A sharp rise in attacks on schools in Afghanistan is preventing a generation of children from getting an education, UNICEF reports. Threats from the Taliban and "Islamic State" mean hundreds of schools remain shuttered.
Attacks on schools in Afghanistan almost tripled in 2018, the United Nations children's fund UNICEF warned Tuesday.
The number of incidents rose from 68 in 2017 to 192 last year — the first time an increase has been recorded since 2015.
"Education is under fire in Afghanistan," UNICEF Executive Director Henrietta Fore said. "The senseless attacks on schools; the killing, injury and abduction of teachers; and the threats against education are destroying the hopes and dreams of an entire generation of children."
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One possible reason behind the rise in attacks, according to the UN agency, is that school buildings served as polling centers during last year's parliamentary elections.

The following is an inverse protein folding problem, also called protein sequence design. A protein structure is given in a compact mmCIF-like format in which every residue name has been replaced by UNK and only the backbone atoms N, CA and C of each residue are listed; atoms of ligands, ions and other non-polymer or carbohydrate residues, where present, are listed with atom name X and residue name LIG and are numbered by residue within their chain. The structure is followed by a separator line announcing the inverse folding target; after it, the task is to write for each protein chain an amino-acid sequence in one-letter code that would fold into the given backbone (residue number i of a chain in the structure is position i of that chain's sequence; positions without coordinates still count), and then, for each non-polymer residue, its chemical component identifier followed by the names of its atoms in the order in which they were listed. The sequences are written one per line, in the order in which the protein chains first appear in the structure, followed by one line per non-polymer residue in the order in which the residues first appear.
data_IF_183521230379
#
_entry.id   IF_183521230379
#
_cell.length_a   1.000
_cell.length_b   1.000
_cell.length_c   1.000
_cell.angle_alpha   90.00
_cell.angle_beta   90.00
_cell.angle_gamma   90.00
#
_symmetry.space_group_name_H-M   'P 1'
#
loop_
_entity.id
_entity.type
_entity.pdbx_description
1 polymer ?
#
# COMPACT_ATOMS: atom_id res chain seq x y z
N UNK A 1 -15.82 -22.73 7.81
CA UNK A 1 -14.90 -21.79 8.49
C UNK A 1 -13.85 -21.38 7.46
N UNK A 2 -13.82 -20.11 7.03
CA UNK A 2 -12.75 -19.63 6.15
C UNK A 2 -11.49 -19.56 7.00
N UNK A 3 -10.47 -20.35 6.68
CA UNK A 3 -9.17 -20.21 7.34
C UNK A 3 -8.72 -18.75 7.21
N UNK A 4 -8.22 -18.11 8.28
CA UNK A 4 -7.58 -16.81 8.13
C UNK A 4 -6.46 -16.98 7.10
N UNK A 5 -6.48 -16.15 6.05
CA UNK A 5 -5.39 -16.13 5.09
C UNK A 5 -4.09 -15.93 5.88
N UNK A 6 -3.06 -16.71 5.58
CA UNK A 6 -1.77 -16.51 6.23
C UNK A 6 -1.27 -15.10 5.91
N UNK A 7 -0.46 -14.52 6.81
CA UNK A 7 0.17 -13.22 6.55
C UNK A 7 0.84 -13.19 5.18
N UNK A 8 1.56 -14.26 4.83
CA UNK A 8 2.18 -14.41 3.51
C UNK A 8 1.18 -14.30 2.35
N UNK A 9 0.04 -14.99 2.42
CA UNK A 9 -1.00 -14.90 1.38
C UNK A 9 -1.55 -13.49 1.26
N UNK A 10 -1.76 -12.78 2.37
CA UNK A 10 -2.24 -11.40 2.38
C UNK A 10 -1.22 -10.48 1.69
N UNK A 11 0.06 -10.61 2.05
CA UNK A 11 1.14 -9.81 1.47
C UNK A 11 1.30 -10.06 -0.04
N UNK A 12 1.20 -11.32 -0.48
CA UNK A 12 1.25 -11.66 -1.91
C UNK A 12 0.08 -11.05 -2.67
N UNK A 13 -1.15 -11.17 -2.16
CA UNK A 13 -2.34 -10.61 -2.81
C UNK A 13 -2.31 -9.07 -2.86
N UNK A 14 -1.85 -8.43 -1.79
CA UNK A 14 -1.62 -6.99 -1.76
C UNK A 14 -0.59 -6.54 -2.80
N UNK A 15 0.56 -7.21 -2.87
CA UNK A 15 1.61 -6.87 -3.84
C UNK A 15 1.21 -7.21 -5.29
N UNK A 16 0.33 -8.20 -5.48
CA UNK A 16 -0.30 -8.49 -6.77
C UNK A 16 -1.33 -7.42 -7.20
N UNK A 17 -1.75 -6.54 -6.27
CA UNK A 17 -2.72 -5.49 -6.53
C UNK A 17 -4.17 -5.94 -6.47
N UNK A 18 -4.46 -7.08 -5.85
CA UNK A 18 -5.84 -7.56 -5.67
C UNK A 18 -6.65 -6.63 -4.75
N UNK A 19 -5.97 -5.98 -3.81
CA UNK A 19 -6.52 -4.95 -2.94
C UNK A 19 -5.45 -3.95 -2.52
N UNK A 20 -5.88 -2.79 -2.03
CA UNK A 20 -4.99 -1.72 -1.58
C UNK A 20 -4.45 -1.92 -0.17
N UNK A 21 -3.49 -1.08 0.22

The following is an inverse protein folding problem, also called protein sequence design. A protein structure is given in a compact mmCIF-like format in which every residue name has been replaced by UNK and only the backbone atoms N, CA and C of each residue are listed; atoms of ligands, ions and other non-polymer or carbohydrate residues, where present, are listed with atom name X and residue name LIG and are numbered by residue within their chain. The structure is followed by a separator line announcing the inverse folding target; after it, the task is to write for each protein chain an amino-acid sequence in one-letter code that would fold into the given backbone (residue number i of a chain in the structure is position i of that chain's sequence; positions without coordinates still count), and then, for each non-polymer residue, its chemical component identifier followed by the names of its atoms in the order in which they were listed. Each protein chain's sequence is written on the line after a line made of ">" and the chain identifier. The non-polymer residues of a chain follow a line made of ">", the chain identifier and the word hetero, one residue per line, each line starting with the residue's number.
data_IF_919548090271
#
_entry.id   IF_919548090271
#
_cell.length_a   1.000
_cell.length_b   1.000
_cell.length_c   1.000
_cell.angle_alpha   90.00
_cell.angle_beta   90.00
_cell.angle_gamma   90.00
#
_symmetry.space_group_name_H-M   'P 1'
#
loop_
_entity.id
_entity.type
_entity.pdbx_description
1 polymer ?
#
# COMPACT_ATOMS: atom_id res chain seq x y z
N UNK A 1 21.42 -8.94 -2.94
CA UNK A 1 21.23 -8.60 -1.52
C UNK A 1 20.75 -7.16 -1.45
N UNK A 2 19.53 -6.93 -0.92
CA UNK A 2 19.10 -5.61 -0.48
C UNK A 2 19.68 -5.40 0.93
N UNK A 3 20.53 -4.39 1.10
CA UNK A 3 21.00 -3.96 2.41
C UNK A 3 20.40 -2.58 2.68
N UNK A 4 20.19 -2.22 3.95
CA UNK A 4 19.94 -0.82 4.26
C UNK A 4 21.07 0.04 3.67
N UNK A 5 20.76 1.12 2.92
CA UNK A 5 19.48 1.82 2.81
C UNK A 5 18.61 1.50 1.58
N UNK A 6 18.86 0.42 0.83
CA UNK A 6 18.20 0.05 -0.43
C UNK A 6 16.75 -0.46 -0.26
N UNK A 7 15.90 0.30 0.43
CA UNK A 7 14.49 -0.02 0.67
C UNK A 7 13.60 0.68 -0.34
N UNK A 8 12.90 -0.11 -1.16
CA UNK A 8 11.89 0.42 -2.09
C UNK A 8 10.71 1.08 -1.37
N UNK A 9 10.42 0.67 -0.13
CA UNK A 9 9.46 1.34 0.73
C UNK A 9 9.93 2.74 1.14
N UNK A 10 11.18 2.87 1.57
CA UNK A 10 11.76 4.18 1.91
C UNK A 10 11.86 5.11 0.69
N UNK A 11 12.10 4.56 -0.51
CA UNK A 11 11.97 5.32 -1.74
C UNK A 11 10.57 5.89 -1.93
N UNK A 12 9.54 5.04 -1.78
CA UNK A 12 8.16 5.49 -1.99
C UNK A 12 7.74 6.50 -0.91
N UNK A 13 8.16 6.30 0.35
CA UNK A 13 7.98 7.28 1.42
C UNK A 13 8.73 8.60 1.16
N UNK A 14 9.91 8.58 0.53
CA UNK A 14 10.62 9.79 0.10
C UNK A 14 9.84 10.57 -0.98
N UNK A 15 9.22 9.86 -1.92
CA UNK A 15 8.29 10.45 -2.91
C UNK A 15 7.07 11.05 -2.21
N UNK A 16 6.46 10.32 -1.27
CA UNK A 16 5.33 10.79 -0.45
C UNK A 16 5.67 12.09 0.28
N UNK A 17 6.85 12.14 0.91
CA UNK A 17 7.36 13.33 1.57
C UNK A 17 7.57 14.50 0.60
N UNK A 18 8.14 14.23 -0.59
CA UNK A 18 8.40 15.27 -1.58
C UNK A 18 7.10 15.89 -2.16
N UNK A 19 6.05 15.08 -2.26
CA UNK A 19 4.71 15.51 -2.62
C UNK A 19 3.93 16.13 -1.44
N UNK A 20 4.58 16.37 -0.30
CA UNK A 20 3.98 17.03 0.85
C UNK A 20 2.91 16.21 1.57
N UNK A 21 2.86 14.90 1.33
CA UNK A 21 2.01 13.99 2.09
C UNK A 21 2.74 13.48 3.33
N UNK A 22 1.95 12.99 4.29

UNICEF said around 3.7 million Afghan children — about half the country's school-age population — were missing out on formal education. About 60% of them were girls. It also said security threats from groups such as the Taliban and the "Islamic State" have forced more than 1,000 schools across the country to remain closed.
The security situation in many parts of Afghanistan remains precarious, with the Taliban in control of almost half the country's districts. The group ruled Afghanistan from 1996-2001 before being removed from power in a US-led invasion.
US officials have been attempting to broker a peace agreement between the militants and the government in Kabul since October. Negotiators say a draft accord has been reached on a withdrawal of US forces in return for the Taliban breaking with militant groups such as al-Qaida. But so far there has been little progress on establishing a ceasefire or getting the two sides to sit down together for talks.
nm/msh (Reuters, AFP, AP)